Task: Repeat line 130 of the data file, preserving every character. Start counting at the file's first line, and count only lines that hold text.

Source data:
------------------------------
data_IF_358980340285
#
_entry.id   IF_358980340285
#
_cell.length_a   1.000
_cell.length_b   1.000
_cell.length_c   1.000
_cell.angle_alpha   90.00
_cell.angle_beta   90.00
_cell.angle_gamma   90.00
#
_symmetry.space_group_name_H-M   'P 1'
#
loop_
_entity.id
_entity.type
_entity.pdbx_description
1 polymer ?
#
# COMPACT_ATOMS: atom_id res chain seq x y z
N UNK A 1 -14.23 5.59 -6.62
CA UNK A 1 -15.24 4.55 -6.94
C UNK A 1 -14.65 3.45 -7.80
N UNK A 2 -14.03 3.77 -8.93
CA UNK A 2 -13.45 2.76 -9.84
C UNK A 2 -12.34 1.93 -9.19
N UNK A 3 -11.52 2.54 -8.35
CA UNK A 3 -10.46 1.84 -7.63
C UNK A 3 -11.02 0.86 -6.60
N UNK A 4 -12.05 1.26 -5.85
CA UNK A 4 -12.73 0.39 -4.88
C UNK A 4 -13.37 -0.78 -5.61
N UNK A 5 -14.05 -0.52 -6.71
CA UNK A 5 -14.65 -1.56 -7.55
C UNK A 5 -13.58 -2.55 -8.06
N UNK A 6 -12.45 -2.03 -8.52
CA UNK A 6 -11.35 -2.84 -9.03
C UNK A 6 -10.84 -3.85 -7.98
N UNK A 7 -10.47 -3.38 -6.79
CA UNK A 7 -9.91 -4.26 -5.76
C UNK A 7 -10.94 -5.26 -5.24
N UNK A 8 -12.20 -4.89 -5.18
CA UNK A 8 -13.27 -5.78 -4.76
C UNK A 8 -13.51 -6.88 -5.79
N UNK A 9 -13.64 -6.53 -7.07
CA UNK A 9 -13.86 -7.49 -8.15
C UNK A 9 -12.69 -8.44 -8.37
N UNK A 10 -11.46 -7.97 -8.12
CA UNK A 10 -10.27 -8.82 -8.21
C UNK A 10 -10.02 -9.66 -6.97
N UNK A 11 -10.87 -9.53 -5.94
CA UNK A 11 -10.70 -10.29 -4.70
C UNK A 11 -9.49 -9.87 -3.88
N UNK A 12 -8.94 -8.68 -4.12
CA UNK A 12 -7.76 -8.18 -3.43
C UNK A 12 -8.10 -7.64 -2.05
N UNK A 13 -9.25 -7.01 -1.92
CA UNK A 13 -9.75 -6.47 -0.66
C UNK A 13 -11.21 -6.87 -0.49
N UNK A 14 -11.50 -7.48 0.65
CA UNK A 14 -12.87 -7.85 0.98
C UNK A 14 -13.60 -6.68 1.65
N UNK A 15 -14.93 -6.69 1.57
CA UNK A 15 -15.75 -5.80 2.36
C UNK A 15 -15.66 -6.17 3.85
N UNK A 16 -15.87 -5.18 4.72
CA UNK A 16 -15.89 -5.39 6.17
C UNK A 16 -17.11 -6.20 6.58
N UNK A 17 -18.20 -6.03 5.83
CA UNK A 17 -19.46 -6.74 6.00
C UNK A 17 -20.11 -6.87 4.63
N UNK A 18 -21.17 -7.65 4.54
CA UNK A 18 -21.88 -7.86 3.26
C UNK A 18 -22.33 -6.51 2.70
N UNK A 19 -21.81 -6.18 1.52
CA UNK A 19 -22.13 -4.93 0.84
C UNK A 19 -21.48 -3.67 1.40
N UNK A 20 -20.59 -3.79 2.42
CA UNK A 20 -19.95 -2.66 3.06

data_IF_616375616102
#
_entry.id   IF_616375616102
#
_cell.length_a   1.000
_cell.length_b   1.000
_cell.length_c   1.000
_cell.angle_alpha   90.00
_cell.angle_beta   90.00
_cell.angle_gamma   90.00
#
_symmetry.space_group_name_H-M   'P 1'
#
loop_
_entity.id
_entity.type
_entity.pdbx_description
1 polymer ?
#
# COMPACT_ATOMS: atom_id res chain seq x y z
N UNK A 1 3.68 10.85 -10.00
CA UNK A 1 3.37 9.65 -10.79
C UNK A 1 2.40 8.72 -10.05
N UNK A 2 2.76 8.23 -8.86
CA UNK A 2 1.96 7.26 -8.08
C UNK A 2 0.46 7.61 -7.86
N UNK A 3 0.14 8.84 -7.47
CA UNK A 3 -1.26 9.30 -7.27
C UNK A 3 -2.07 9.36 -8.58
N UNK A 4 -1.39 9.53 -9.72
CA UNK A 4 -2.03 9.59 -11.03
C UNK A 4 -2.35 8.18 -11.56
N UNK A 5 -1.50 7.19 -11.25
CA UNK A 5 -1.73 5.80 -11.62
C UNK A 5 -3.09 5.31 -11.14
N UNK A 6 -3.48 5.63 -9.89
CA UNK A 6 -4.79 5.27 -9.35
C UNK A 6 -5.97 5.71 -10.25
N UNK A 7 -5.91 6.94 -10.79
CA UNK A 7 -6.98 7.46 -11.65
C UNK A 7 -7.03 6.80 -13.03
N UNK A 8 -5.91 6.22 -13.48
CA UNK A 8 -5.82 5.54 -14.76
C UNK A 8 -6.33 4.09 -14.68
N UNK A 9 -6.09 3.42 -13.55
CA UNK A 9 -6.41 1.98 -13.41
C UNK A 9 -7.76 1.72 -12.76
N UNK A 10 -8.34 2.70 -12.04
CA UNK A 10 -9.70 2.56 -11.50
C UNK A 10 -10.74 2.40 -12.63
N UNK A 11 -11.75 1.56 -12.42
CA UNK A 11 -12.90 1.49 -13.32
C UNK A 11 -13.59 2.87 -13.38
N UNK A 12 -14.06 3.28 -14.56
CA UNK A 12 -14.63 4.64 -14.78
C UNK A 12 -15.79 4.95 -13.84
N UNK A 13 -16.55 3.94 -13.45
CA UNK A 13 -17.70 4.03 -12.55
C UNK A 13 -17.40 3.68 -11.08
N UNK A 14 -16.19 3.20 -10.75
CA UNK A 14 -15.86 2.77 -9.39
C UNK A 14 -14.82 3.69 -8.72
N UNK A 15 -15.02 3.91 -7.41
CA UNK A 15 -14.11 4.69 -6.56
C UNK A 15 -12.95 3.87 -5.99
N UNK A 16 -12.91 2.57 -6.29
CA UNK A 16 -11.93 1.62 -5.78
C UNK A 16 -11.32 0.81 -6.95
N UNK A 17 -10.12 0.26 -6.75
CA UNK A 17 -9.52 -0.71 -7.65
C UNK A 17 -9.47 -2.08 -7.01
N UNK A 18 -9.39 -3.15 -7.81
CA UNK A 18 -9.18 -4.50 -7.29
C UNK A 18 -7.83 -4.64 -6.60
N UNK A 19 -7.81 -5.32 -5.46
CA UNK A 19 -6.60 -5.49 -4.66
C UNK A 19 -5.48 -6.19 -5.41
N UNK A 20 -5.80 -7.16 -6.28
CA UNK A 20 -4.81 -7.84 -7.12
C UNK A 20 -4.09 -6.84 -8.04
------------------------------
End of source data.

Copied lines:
N UNK A 11 -11.75 1.56 -12.42